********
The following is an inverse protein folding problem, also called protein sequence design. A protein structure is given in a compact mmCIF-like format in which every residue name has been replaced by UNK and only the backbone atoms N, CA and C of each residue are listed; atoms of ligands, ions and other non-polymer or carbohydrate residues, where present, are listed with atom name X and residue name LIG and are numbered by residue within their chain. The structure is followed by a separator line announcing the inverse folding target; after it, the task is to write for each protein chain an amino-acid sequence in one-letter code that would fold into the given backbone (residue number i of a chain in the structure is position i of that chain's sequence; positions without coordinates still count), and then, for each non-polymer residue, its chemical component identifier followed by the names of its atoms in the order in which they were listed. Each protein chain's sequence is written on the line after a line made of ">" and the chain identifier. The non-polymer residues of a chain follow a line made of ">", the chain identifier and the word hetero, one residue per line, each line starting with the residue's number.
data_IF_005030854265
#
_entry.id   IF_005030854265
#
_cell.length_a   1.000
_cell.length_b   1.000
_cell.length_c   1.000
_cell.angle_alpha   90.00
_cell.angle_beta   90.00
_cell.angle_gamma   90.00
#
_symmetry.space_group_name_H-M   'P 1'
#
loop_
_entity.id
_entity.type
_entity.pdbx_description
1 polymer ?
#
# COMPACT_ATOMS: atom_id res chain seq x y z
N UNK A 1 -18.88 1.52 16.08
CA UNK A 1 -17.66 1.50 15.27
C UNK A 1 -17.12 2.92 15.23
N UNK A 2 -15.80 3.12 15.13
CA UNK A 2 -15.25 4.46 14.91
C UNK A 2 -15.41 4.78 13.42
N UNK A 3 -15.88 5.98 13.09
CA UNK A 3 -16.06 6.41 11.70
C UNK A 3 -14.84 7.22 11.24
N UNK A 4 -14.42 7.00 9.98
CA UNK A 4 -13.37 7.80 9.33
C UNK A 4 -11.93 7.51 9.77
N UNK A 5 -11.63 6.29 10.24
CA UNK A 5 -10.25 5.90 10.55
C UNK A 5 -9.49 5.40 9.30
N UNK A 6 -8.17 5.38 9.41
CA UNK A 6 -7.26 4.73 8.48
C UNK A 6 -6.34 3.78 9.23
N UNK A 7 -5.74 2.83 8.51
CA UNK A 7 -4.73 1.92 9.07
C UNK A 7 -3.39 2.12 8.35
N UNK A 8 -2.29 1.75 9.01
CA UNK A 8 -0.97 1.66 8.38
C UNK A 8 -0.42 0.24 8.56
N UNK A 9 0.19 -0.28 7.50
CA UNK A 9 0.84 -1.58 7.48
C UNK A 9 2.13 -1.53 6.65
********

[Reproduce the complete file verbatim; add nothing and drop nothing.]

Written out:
The following is an inverse protein folding problem, also called protein sequence design. A protein structure is given in a compact mmCIF-like format in which every residue name has been replaced by UNK and only the backbone atoms N, CA and C of each residue are listed; atoms of ligands, ions and other non-polymer or carbohydrate residues, where present, are listed with atom name X and residue name LIG and are numbered by residue within their chain. The structure is followed by a separator line announcing the inverse folding target; after it, the task is to write for each protein chain an amino-acid sequence in one-letter code that would fold into the given backbone (residue number i of a chain in the structure is position i of that chain's sequence; positions without coordinates still count), and then, for each non-polymer residue, its chemical component identifier followed by the names of its atoms in the order in which they were listed. Each protein chain's sequence is written on the line after a line made of ">" and the chain identifier. The non-polymer residues of a chain follow a line made of ">", the chain identifier and the word hetero, one residue per line, each line starting with the residue's number.
data_IF_005030854265
#
_entry.id   IF_005030854265
#
_cell.length_a   1.000
_cell.length_b   1.000
_cell.length_c   1.000
_cell.angle_alpha   90.00
_cell.angle_beta   90.00
_cell.angle_gamma   90.00
#
_symmetry.space_group_name_H-M   'P 1'
#
loop_
_entity.id
_entity.type
_entity.pdbx_description
1 polymer ?
#
# COMPACT_ATOMS: atom_id res chain seq x y z
N UNK A 1 -18.88 1.52 16.08
CA UNK A 1 -17.66 1.50 15.27
C UNK A 1 -17.12 2.92 15.23
N UNK A 2 -15.80 3.12 15.13
CA UNK A 2 -15.25 4.46 14.91
C UNK A 2 -15.41 4.78 13.42
N UNK A 3 -15.88 5.98 13.09
CA UNK A 3 -16.06 6.41 11.70
C UNK A 3 -14.84 7.22 11.24
N UNK A 4 -14.42 7.00 9.98
CA UNK A 4 -13.37 7.80 9.33
C UNK A 4 -11.93 7.51 9.77
N UNK A 5 -11.63 6.29 10.24
CA UNK A 5 -10.25 5.90 10.55
C UNK A 5 -9.49 5.40 9.30
N UNK A 6 -8.17 5.38 9.41
CA UNK A 6 -7.26 4.73 8.48
C UNK A 6 -6.34 3.78 9.23
N UNK A 7 -5.74 2.83 8.51
CA UNK A 7 -4.73 1.92 9.07
C UNK A 7 -3.39 2.12 8.35
N UNK A 8 -2.29 1.75 9.01
CA UNK A 8 -0.97 1.66 8.38
C UNK A 8 -0.42 0.24 8.56
N UNK A 9 0.19 -0.28 7.50
CA UNK A 9 0.84 -1.58 7.48
C UNK A 9 2.13 -1.53 6.65